The woman said that they would like to be educated on how they can live in their yards and the things they should not do in light of the natural gas being emitted on a daily basis.

After listening to the residents, Adams promised that there would be adequate communication between the EPA and the residents to inform them of the situation. He related that his visit was prompted by calls from persons and he decided to go there to gain a better understanding of the circumstances.

“Obviously I got here listening to concerns so now I am going back to communicate with the other agencies and entities for us to figure exactly what is happening. It’s obvious that the GGMC is doing something in terms of mitigating the problem but we all need to work as a unit to figure out the issue to bring a solution,” Adams said. He emphasised that the EPA is not taking over the operation but highlighted that the agency has a key role in overseeing gas and air pollution and whatever other hazards there are.

The EPA also conducted tests yesterday and Teshana Redmond, Senior Environmental Officer, Air Quality and Noise Management, said that they will be using a MultiRAE gas monitor, which can test for different gases.

“We will be testing for carbon dioxide, nitric oxide and VOC – volatile organic carbons,” she said.

She further explained that some tests were done before and revealed that the emissions of nitric oxide as well as VOCs were not tagged at alarming amounts and all were recorded at below two parts per million, which, she said, is well within the threshold for safety.

Even though they are unable to tell the volume of gas that is under the surface, Adams explained that they can continue to monitor the emissions in terms of the concentration of the various gases and then compare the figures to what is allowed in terms of safety.

“What she (Redmond) was indicating was the concentrations were within the safe limits but it doesn’t mean that we are just going to accept that for that particular time because these things can fluctuate over time. So we are going to try to monitor as much as possible. The key here is what is going to be the permanent fix (and) that is what we are going to be driving at. I understand the anxiety it brings to the residents,” Adams added.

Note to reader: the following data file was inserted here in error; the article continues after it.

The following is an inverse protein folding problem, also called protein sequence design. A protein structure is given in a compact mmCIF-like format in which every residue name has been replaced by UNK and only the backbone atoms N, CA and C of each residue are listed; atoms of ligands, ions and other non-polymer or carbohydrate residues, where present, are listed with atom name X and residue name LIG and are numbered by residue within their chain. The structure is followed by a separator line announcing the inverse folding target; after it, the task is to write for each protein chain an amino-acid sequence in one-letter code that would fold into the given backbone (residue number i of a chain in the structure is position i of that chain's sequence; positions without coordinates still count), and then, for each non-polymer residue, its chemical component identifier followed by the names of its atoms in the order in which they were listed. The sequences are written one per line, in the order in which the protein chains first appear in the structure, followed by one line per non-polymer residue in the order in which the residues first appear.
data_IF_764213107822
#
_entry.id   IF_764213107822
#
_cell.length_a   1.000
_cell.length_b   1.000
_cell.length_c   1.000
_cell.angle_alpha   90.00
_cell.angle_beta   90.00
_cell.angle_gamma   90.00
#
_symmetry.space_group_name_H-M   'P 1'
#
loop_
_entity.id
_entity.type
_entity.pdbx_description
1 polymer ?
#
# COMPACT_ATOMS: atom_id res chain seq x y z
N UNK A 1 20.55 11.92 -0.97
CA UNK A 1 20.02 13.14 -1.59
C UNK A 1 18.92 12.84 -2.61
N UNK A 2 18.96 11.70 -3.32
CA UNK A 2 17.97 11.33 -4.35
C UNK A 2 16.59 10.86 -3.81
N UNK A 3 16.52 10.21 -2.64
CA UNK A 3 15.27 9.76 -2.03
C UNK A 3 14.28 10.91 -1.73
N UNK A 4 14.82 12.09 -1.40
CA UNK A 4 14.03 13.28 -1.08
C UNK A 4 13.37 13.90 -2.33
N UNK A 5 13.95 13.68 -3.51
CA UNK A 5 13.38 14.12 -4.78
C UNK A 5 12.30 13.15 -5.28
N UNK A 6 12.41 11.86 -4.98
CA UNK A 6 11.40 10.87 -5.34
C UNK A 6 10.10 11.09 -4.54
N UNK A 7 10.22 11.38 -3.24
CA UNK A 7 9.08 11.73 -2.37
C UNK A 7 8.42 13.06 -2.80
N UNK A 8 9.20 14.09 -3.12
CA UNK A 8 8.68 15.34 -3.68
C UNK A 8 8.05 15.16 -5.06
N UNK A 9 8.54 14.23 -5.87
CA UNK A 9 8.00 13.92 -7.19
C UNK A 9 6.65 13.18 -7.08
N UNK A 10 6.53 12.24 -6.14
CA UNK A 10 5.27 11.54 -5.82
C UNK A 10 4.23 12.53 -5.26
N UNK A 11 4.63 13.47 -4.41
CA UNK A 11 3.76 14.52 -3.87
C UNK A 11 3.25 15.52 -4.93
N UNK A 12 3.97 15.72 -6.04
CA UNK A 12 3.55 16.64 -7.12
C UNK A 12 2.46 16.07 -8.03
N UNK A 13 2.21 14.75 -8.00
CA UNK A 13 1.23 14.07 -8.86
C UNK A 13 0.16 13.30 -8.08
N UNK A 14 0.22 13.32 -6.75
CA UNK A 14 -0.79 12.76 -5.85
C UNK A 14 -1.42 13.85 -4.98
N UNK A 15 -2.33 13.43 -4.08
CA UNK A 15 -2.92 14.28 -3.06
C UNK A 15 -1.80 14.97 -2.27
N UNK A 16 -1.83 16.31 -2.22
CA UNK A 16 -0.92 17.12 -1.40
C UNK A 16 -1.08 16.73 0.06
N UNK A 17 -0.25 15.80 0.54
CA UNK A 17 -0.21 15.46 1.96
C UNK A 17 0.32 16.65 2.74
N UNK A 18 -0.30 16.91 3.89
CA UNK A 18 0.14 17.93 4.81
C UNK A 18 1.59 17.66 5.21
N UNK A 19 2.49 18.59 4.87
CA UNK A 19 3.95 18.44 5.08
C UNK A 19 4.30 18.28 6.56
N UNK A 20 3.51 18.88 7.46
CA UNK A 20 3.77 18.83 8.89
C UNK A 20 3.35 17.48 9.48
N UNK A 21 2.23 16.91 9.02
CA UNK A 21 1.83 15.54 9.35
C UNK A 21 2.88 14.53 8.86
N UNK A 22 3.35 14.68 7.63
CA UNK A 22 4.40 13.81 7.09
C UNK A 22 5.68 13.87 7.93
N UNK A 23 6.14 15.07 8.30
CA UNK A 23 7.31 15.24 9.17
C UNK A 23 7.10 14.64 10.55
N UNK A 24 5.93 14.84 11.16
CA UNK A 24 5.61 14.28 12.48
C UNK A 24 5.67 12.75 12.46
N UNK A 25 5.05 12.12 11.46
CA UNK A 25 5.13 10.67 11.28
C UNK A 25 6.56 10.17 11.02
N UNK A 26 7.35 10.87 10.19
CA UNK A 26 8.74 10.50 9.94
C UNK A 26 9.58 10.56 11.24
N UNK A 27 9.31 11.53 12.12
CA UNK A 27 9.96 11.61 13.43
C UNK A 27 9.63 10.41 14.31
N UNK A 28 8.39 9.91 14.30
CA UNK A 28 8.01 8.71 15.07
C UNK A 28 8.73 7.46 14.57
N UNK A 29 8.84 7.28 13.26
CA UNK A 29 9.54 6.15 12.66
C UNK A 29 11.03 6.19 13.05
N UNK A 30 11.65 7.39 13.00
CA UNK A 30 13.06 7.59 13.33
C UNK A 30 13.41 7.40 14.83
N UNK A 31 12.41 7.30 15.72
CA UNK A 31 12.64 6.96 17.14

While the well has been capped, natural gas is still escaping from various points in the yard. Two large metal tanks are also being built to store the natural gas.

On June 14th, the illegally dug well erupted, ejecting water, mud and natural gas up to 100 feet in the air. Diamond resident Soownauth ‘Water Man’ Gorakh, had reportedly dug the well some time ago and was using it for domestic purposes.

Gorakh claimed, via a statement by the Region Four administration, that he and his wife, Tulabhaduree, had attempted to dig the well after experiencing water troubles. The woman claimed that the family has suffered over $20 million in damage.

The Gorakhs’ immediate neighbours have also suffered varying degrees of damage.

There has been no pronouncement on whether Gorakh is to be held responsible for the damage or be made responsible for the financial costs incurred due to the incident. Both the EPA and the Hydrometeorological Office can legally sanction Gorakh but a source from the latter has explained that they have not decided on what course of action they are going to take against him.

Last week, the government sought the approval of the National Assembly for a further $3.116 million to cover costs of remedial works related to the well.